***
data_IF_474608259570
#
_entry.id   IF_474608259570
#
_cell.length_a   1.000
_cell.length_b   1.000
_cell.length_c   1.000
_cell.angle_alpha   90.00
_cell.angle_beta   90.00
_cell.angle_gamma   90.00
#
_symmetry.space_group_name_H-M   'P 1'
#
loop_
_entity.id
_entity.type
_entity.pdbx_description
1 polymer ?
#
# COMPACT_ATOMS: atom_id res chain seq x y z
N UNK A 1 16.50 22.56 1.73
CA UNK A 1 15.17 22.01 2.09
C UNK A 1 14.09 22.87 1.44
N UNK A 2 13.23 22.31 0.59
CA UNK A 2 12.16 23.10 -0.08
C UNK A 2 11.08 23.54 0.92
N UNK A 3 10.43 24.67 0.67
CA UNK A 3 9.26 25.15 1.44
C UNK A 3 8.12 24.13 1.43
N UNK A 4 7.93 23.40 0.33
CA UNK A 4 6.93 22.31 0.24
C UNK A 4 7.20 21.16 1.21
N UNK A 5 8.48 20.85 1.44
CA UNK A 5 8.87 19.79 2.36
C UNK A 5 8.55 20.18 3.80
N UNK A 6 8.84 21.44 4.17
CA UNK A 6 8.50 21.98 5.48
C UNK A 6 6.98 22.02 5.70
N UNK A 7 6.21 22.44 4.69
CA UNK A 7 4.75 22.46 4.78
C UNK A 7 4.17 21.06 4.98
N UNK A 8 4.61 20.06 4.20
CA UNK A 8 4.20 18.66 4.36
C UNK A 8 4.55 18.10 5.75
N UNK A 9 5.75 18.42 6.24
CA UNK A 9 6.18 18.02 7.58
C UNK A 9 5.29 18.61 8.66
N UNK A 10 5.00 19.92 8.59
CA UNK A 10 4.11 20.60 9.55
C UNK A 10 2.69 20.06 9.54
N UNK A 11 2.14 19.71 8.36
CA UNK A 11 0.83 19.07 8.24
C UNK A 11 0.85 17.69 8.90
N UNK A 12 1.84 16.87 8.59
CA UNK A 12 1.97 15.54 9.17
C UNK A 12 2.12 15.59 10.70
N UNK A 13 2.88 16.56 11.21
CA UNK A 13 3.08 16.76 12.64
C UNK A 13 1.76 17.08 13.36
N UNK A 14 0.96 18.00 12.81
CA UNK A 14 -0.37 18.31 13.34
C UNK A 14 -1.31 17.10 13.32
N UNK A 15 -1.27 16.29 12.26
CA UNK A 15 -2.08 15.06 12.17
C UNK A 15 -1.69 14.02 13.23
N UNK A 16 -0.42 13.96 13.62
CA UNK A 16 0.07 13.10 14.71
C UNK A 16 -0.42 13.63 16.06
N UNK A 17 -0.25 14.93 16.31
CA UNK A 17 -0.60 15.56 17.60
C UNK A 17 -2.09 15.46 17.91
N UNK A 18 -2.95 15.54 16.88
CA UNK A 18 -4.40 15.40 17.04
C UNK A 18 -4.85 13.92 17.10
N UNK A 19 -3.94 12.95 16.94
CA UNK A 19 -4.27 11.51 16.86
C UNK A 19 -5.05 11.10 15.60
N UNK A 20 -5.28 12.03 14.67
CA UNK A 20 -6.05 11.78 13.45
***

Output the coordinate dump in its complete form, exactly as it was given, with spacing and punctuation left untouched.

data_IF_474608259570
#
_entry.id   IF_474608259570
#
_cell.length_a   1.000
_cell.length_b   1.000
_cell.length_c   1.000
_cell.angle_alpha   90.00
_cell.angle_beta   90.00
_cell.angle_gamma   90.00
#
_symmetry.space_group_name_H-M   'P 1'
#
loop_
_entity.id
_entity.type
_entity.pdbx_description
1 polymer ?
#
# COMPACT_ATOMS: atom_id res chain seq x y z
N UNK A 1 16.50 22.56 1.73
CA UNK A 1 15.17 22.01 2.09
C UNK A 1 14.09 22.87 1.44
N UNK A 2 13.23 22.31 0.59
CA UNK A 2 12.16 23.10 -0.08
C UNK A 2 11.08 23.54 0.92
N UNK A 3 10.43 24.67 0.67
CA UNK A 3 9.26 25.15 1.44
C UNK A 3 8.12 24.13 1.43
N UNK A 4 7.93 23.40 0.33
CA UNK A 4 6.93 22.31 0.24
C UNK A 4 7.20 21.16 1.21
N UNK A 5 8.48 20.85 1.44
CA UNK A 5 8.87 19.79 2.36
C UNK A 5 8.55 20.18 3.80
N UNK A 6 8.84 21.44 4.17
CA UNK A 6 8.50 21.98 5.48
C UNK A 6 6.98 22.02 5.70
N UNK A 7 6.21 22.44 4.69
CA UNK A 7 4.75 22.46 4.78
C UNK A 7 4.17 21.06 4.98
N UNK A 8 4.61 20.06 4.20
CA UNK A 8 4.20 18.66 4.36
C UNK A 8 4.55 18.10 5.75
N UNK A 9 5.75 18.42 6.24
CA UNK A 9 6.18 18.02 7.58
C UNK A 9 5.29 18.61 8.66
N UNK A 10 5.00 19.92 8.59
CA UNK A 10 4.11 20.60 9.55
C UNK A 10 2.69 20.06 9.54
N UNK A 11 2.14 19.71 8.36
CA UNK A 11 0.83 19.07 8.24
C UNK A 11 0.85 17.69 8.90
N UNK A 12 1.84 16.87 8.59
CA UNK A 12 1.97 15.54 9.17
C UNK A 12 2.12 15.59 10.70
N UNK A 13 2.88 16.56 11.21
CA UNK A 13 3.08 16.76 12.64
C UNK A 13 1.76 17.08 13.36
N UNK A 14 0.96 18.00 12.81
CA UNK A 14 -0.37 18.31 13.34
C UNK A 14 -1.31 17.10 13.32
N UNK A 15 -1.27 16.29 12.26
CA UNK A 15 -2.08 15.06 12.17
C UNK A 15 -1.69 14.02 13.23
N UNK A 16 -0.42 13.96 13.62
CA UNK A 16 0.07 13.10 14.71
C UNK A 16 -0.42 13.63 16.06
N UNK A 17 -0.25 14.93 16.31
CA UNK A 17 -0.60 15.56 17.60
C UNK A 17 -2.09 15.46 17.91
N UNK A 18 -2.95 15.54 16.88
CA UNK A 18 -4.40 15.40 17.04
C UNK A 18 -4.85 13.92 17.10
N UNK A 19 -3.94 12.95 16.94
CA UNK A 19 -4.27 11.51 16.86
C UNK A 19 -5.05 11.10 15.60
N UNK A 20 -5.28 12.03 14.67
CA UNK A 20 -6.05 11.78 13.45